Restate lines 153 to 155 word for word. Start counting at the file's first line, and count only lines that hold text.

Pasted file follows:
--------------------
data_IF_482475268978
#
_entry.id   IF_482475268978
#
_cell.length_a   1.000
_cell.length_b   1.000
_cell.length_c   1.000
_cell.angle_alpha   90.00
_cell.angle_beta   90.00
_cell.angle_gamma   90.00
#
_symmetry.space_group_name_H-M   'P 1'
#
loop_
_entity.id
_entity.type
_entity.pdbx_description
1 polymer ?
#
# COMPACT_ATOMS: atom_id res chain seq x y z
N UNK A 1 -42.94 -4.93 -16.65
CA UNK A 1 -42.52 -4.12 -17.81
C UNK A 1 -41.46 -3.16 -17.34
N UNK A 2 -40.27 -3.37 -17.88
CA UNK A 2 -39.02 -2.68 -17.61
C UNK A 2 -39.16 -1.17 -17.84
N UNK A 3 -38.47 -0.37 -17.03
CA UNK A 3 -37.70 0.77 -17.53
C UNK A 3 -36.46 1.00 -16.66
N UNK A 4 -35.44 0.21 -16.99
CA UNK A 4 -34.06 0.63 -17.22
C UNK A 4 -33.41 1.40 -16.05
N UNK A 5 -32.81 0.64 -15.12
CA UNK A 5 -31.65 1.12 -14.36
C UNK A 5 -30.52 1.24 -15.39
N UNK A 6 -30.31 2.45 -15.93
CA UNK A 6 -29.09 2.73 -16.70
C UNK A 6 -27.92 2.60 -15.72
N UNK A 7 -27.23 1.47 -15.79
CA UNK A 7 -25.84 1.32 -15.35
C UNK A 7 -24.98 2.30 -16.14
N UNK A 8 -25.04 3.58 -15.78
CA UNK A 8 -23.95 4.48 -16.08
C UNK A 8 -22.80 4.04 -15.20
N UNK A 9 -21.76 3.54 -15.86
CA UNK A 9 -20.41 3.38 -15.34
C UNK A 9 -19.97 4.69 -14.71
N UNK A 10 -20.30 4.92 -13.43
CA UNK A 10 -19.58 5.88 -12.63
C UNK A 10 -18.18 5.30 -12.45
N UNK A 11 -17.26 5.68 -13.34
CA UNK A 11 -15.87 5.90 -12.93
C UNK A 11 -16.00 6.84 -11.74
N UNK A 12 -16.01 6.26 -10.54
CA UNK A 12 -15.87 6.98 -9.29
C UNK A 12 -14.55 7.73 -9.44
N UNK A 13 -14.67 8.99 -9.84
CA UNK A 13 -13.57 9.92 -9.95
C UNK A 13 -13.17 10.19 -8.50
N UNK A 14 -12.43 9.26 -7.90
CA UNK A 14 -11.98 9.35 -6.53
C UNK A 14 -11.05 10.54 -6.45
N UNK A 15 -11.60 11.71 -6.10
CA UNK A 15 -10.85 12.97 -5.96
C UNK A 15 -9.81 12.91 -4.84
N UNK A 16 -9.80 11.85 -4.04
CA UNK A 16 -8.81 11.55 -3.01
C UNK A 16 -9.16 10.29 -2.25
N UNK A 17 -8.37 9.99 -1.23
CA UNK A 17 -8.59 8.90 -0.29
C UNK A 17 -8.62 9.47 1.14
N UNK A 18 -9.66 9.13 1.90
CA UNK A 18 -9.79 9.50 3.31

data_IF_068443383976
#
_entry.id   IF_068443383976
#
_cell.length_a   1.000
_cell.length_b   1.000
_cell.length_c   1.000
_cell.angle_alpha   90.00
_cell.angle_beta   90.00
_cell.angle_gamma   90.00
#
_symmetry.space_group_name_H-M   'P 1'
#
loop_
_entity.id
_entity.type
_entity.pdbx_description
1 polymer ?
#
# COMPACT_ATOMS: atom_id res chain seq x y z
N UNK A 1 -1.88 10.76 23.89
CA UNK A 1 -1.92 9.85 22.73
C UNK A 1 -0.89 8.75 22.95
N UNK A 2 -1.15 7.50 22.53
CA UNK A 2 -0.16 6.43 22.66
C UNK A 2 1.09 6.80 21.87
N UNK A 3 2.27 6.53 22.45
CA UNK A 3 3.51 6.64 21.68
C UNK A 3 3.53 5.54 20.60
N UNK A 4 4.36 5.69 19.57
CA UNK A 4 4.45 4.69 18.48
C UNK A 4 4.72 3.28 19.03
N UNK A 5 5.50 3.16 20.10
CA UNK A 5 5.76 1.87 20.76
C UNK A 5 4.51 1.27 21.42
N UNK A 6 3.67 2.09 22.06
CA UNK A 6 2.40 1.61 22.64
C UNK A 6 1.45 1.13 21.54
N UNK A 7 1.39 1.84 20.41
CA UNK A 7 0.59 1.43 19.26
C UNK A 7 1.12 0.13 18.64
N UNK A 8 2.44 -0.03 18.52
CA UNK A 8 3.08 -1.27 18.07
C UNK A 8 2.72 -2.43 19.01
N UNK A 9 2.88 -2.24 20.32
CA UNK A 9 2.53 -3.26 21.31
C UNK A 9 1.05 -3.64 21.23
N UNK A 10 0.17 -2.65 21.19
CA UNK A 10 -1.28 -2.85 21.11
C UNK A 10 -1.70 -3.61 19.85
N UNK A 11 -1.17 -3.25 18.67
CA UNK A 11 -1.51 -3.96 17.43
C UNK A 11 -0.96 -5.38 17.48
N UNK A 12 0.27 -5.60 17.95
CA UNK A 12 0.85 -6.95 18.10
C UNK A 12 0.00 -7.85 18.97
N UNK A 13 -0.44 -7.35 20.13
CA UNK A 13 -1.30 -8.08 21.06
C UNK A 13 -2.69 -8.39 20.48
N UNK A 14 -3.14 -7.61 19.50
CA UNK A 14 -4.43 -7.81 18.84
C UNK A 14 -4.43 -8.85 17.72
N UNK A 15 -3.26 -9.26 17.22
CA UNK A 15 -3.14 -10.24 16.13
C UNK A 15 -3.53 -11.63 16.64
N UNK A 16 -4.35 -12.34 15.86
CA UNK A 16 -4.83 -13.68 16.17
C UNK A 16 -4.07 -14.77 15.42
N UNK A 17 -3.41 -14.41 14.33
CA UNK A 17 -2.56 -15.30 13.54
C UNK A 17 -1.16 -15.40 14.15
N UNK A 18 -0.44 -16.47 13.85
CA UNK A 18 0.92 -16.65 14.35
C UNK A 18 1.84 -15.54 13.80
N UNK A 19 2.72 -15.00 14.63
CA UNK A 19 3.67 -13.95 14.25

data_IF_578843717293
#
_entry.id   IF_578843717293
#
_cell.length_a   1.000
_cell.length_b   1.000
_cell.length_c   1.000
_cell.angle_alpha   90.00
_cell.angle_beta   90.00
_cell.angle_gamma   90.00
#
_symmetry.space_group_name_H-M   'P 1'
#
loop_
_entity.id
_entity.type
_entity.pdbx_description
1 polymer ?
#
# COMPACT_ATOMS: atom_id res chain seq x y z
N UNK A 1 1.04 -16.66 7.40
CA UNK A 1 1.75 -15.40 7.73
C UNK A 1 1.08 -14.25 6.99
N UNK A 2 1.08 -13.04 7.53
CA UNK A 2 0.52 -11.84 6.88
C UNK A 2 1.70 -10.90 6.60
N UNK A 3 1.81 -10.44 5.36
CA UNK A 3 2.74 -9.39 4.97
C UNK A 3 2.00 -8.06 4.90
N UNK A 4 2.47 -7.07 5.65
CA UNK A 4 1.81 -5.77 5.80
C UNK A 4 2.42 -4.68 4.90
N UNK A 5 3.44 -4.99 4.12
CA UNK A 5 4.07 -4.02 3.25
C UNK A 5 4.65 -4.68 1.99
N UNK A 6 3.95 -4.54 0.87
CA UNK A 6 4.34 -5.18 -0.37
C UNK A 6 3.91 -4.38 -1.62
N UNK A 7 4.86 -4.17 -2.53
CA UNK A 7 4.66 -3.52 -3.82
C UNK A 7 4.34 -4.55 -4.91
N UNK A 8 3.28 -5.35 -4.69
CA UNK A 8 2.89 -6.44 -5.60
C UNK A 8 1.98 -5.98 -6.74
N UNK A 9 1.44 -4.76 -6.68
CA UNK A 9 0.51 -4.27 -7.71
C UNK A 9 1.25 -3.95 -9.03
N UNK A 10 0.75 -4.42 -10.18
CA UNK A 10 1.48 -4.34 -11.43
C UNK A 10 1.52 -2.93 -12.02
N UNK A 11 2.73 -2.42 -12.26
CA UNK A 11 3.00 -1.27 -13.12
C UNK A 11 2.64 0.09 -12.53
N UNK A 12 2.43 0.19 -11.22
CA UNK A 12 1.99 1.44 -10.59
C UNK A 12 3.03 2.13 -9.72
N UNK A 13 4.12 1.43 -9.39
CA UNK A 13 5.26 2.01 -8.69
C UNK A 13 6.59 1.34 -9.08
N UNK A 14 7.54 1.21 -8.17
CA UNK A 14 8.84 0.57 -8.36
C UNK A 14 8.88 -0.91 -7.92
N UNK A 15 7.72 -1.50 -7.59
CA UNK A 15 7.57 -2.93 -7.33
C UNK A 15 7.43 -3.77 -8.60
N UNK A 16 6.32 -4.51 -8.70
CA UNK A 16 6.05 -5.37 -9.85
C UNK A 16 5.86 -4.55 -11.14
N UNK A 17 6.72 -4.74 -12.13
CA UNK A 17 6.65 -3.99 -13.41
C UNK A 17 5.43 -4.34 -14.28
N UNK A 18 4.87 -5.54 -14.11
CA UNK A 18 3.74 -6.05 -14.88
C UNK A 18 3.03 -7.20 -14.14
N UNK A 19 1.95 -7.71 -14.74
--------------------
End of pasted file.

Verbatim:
#
_cell.length_a   1.000
_cell.length_b   1.000